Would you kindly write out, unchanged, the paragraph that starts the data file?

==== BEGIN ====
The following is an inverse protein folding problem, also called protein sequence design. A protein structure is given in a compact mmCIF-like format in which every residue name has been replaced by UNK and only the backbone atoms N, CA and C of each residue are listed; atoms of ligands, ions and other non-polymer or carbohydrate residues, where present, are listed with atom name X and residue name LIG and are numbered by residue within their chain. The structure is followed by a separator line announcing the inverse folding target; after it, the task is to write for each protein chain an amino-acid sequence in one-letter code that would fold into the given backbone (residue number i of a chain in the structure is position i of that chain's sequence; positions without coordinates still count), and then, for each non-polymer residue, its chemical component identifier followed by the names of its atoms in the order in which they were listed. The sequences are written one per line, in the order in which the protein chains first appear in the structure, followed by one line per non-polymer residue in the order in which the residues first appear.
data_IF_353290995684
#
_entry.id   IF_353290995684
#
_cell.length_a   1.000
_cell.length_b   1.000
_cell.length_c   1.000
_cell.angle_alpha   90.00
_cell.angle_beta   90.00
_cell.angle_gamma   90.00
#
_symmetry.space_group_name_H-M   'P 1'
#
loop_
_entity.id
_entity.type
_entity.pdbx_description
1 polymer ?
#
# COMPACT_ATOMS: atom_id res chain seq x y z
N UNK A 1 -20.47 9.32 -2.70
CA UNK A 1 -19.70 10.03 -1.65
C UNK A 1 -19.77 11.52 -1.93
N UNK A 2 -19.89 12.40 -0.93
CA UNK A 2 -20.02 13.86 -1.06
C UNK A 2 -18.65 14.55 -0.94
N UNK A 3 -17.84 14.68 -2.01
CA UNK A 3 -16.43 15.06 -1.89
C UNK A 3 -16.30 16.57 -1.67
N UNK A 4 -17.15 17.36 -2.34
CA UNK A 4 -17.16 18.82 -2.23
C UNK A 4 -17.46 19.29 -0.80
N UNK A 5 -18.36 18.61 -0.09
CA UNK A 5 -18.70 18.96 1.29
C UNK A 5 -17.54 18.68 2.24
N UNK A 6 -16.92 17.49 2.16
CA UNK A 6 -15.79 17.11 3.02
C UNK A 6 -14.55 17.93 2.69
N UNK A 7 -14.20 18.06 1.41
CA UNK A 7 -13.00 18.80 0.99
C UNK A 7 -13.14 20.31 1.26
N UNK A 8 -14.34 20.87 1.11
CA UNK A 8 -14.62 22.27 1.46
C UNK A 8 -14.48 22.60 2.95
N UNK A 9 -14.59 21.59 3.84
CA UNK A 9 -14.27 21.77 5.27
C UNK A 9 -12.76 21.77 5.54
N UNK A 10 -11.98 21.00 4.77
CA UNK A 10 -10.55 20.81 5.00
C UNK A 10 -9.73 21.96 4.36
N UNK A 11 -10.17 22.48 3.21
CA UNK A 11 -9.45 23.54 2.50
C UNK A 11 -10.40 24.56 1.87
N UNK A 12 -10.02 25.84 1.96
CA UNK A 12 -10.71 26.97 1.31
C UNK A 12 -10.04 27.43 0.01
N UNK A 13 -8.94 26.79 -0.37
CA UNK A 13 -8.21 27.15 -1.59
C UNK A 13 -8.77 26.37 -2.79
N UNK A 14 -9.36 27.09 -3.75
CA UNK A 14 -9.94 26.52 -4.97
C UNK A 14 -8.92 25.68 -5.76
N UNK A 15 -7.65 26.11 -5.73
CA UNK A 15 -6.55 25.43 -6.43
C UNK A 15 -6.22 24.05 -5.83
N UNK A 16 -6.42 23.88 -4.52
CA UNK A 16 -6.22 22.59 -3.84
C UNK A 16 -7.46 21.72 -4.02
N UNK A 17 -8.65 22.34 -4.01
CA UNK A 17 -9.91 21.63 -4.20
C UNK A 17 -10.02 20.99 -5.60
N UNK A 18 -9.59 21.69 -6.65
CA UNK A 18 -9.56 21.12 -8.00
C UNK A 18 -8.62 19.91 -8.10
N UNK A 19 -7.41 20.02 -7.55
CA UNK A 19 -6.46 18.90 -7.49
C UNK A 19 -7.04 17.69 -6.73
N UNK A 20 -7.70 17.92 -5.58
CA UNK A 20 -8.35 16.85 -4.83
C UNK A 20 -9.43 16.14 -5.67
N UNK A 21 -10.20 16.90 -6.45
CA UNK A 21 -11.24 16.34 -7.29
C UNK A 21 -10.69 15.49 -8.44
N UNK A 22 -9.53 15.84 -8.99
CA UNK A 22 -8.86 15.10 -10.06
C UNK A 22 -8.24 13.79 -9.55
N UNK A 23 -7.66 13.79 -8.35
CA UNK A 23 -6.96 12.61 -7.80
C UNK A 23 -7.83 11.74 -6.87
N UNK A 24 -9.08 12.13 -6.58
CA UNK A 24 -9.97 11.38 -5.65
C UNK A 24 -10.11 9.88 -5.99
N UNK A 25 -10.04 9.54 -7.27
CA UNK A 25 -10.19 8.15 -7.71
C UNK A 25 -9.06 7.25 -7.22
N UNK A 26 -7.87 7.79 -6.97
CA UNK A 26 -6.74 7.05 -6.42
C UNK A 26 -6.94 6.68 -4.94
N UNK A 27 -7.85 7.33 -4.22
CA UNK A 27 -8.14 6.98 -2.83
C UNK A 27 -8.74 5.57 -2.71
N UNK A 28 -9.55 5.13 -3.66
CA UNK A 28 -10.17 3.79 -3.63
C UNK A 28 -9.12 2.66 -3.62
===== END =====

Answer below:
The following is an inverse protein folding problem, also called protein sequence design. A protein structure is given in a compact mmCIF-like format in which every residue name has been replaced by UNK and only the backbone atoms N, CA and C of each residue are listed; atoms of ligands, ions and other non-polymer or carbohydrate residues, where present, are listed with atom name X and residue name LIG and are numbered by residue within their chain. The structure is followed by a separator line announcing the inverse folding target; after it, the task is to write for each protein chain an amino-acid sequence in one-letter code that would fold into the given backbone (residue number i of a chain in the structure is position i of that chain's sequence; positions without coordinates still count), and then, for each non-polymer residue, its chemical component identifier followed by the names of its atoms in the order in which they were listed. The sequences are written one per line, in the order in which the protein chains first appear in the structure, followed by one line per non-polymer residue in the order in which the residues first appear.